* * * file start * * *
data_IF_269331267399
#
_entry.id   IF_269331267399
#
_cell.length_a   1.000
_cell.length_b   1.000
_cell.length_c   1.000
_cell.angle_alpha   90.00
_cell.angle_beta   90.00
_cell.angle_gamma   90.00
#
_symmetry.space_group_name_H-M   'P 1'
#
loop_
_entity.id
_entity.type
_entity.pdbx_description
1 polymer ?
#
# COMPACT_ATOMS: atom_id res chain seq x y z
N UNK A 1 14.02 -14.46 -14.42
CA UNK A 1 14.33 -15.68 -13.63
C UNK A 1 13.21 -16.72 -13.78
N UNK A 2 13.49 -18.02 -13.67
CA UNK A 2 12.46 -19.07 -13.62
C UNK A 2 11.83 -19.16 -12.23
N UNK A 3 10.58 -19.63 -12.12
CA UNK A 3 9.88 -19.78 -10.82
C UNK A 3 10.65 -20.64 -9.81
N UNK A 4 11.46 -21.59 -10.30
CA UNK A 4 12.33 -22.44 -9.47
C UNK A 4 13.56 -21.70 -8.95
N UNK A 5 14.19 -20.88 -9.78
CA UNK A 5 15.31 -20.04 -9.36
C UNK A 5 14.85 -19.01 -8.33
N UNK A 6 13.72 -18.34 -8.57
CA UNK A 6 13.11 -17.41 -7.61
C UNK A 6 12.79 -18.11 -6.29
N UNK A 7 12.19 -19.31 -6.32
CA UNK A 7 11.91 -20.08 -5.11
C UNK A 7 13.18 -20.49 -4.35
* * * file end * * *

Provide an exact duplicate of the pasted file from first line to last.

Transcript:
data_IF_269331267399
#
_entry.id   IF_269331267399
#
_cell.length_a   1.000
_cell.length_b   1.000
_cell.length_c   1.000
_cell.angle_alpha   90.00
_cell.angle_beta   90.00
_cell.angle_gamma   90.00
#
_symmetry.space_group_name_H-M   'P 1'
#
loop_
_entity.id
_entity.type
_entity.pdbx_description
1 polymer ?
#
# COMPACT_ATOMS: atom_id res chain seq x y z
N UNK A 1 14.02 -14.46 -14.42
CA UNK A 1 14.33 -15.68 -13.63
C UNK A 1 13.21 -16.72 -13.78
N UNK A 2 13.49 -18.02 -13.67
CA UNK A 2 12.46 -19.07 -13.62
C UNK A 2 11.83 -19.16 -12.23
N UNK A 3 10.58 -19.63 -12.12
CA UNK A 3 9.88 -19.78 -10.82
C UNK A 3 10.65 -20.64 -9.81
N UNK A 4 11.46 -21.59 -10.30
CA UNK A 4 12.33 -22.44 -9.47
C UNK A 4 13.56 -21.70 -8.95
N UNK A 5 14.19 -20.88 -9.78
CA UNK A 5 15.31 -20.04 -9.36
C UNK A 5 14.85 -19.01 -8.33
N UNK A 6 13.72 -18.34 -8.57
CA UNK A 6 13.11 -17.41 -7.61
C UNK A 6 12.79 -18.11 -6.29
N UNK A 7 12.19 -19.31 -6.32
CA UNK A 7 11.91 -20.08 -5.11
C UNK A 7 13.18 -20.49 -4.35